McDonald’s, Walgreens and the Cubs among companies condemning racism in wake of George Floyd’s death

McDonald’s, Walgreens and the Cubs among companies condemning racism in wake of George Floyd’s death

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While small businesses tend to broken store windows and damaged merchandise amid fallout from George Floyd’s death at the hands of Minneapolis police, brands such as Nike and Amazon are busy weighing in on systemic racism in America.

McDonald’s, Walgreens and the Chicago Cubs are among the Chicago-area companies that have posted social media messages, sent letters to employees and held town halls in recent days denouncing discrimination, and pledging commitments to diversity and inclusiveness.

“When any member of our McFamily hurts, we all hurt,” Joe Erlinger, president of McDonald’s USA, said in a public LinkedIn post Saturday.

It is not clear if the messages will resonate with customers, employees and a nation reeling from the COVID-19 pandemic and more than a week of widespread social unrest, but brands are nonetheless racing to position themselves as champions of social justice.

Chicago-based fast food giant McDonald’s, which faced allegations of “pervasive” racial discrimination in a federal lawsuit filed in January by two former African American executives, addressed "the stain of racism” in both internal and public messaging this week.

In addition to Erlinger’s social media post, McDonald’s CEO Chris Kempczinski sent an internal message to employees on Sunday decrying the “intractable hate and ignorance in our society,” and announcing plans for a companywide town hall on racism, which was held Tuesday morning.

“While our McDonald’s System is not perfect, in so many ways we demonstrate the potential of a more inclusive, just and diverse community," Kempczinski said in the message, which was obtained by the Tribune.

Similarly, Stefano Pessina, CEO of Deerfield-based drugstore chain Walgreens, posted a letter Sunday denouncing “hatred, racism, stereotyping and bigotry in any form,” and stating the company’s commitment to diversity, inclusiveness and equal treatment for employees and customers.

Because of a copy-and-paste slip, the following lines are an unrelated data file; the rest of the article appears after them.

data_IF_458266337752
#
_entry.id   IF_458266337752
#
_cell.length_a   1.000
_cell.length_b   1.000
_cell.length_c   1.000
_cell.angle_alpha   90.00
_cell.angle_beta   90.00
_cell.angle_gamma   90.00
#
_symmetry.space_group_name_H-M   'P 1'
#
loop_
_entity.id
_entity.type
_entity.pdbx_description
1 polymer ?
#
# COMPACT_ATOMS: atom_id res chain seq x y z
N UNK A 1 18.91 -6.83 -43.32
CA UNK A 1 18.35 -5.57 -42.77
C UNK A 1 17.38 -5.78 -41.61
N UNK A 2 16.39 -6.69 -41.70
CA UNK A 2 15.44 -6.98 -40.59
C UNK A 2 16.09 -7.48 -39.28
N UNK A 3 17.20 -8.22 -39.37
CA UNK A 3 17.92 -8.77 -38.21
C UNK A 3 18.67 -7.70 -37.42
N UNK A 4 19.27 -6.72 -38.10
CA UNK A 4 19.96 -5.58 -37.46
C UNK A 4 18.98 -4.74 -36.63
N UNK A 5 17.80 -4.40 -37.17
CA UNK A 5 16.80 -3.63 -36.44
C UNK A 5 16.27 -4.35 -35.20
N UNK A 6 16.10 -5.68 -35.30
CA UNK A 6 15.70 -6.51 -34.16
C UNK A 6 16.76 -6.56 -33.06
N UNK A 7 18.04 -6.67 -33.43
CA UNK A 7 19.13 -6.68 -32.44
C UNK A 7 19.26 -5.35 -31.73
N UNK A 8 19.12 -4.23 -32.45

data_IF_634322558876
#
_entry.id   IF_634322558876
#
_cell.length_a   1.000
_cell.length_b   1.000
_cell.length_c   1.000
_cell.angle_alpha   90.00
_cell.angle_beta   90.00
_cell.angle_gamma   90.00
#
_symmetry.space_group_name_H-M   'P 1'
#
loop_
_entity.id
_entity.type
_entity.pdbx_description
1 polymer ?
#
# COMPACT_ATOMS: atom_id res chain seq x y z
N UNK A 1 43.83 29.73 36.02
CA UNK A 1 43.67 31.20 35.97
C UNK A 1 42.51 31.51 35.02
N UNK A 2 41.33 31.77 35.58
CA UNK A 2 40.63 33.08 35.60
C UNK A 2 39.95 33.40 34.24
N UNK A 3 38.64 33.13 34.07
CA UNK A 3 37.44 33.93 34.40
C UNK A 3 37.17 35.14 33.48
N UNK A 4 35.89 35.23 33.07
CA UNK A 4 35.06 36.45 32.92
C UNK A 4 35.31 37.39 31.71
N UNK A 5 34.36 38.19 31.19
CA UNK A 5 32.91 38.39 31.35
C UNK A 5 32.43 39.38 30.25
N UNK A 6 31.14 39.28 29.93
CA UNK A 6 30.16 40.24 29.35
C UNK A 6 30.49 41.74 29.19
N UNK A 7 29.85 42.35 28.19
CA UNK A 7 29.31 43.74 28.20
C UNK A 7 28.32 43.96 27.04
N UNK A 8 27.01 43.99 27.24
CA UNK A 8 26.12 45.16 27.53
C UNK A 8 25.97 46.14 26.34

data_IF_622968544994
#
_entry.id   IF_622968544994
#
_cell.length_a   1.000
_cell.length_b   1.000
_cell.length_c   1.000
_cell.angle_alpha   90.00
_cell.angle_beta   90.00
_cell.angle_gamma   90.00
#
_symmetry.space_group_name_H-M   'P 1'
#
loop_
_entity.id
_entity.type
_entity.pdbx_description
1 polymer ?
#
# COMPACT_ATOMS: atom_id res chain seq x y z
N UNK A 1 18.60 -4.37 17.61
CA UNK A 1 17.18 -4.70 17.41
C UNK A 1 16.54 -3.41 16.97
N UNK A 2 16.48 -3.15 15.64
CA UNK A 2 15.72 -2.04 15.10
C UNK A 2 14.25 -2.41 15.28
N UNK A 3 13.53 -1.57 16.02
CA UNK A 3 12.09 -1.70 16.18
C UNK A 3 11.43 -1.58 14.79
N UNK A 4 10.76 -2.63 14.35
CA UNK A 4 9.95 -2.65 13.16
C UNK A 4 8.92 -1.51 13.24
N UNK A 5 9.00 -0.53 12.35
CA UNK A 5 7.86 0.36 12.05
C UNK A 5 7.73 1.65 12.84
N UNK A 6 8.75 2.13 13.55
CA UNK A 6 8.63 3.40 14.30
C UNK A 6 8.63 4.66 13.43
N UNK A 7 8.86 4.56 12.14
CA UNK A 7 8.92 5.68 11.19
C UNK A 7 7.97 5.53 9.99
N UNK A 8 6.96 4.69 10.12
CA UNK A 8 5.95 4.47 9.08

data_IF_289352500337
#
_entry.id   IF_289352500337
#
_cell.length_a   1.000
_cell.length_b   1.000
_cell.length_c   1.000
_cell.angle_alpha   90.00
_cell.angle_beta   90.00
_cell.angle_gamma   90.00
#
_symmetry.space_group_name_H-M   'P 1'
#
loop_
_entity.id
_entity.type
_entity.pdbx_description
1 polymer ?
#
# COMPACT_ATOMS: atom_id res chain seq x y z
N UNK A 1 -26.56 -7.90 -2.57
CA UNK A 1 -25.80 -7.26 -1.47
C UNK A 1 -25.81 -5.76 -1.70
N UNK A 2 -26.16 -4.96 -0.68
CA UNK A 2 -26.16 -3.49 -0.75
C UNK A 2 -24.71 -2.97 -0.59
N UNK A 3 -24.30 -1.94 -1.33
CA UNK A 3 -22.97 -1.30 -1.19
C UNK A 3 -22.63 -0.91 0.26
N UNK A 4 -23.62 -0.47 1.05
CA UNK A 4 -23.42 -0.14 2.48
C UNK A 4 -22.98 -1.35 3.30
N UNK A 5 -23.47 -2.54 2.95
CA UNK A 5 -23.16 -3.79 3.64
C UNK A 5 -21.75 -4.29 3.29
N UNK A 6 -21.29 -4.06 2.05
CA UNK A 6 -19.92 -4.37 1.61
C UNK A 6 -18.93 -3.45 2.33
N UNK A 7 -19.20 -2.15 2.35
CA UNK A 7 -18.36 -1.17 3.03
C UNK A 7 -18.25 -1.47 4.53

A Walgreens spokesman did not respond to a request for comment Tuesday.

Taking a stand can help both the company and the cause, according to Myriam Sidibe, a senior fellow at the Harvard Kennedy School and an expert on the impact of social mission marketing campaigns by brands.

“I believe that brands shape the norms, and they have a lot to say when it comes to stereotyping,” said Sidibe, who previously served as global social mission director for Unilever. “This is a moment where they can actually come out and say the right thing and end stereotypes -- some of the ways that people see people of color.”

Sidibe said people are “just angry” over years of systemic racism, and that anger came to a head when Floyd’s videotaped death was broadcast repeatedly across media platforms, spawning widespread protests.

President Donald Trump’s tweet Friday, which included the phrase “when the looting starts, the shooting starts,” made the situation even more incendiary, Sidibe said, and left it up to business leaders to “appease” the public.

The rush by brands to speak against racism may also have a practical component, Sidibe said, especially if African Americans represent a large part of their customer base.

The messaging can backfire, however, if the companies aren’t truly practicing what they preach regarding social justice, she said.

“You need to walk the talk,” Sidibe said. “It’s not enough to just be able to say ‘I stand for this’ when you‘re not spending some of your resources to be able to do programs on the ground. That’s where the real impact happens.”

On Monday, the Cubs were scheduled to host the Cincinnati Reds at Wrigley Field -- before the season was postponed due to the COVID-19 pandemic. Instead, Wrigleyville served as an impromptu staging ground for protesters speaking out against racism.

That same day, Nebraska Gov. Pete Ricketts, whose family owns the Cubs, apologized after referring to African Americans as “you people” during a meeting with community leaders in Omaha.

The Cubs sent an email to employees Monday night from team chairman Tom Ricketts, president of business operations Crane Kenney and president of baseball operations Theo Epstein.

“We stand in support of black lives, brown lives and all the victims of racism and injustice across the country,” the Cubs executives said in the letter, which was obtained by the Tribune. “We stand alongside associates who choose to use their voice to fight inequality.”

The Cubs also posted a message Tuesday morning on Twitter, condemning racism and decrying violence against African Americans.

“We support peaceful protest and pledge to channel our energies to rebuilding our city, especially the disenfranchised neighborhoods,” the team said.

Hundreds of protesters marched near Wrigley Field on Tuesday afternoon.


PHOTOS: Illinois demonstrations for George Floyd

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Gov. J.B. Pritzker said “community activism and peaceful organizing and faith” are the keys to “real” transformations demanded after George Floyd, an unarmed black man, died May 25 in Minneapolis after being pinned to the ground for nearly nine minutes with a white police officer’s knee on his neck.

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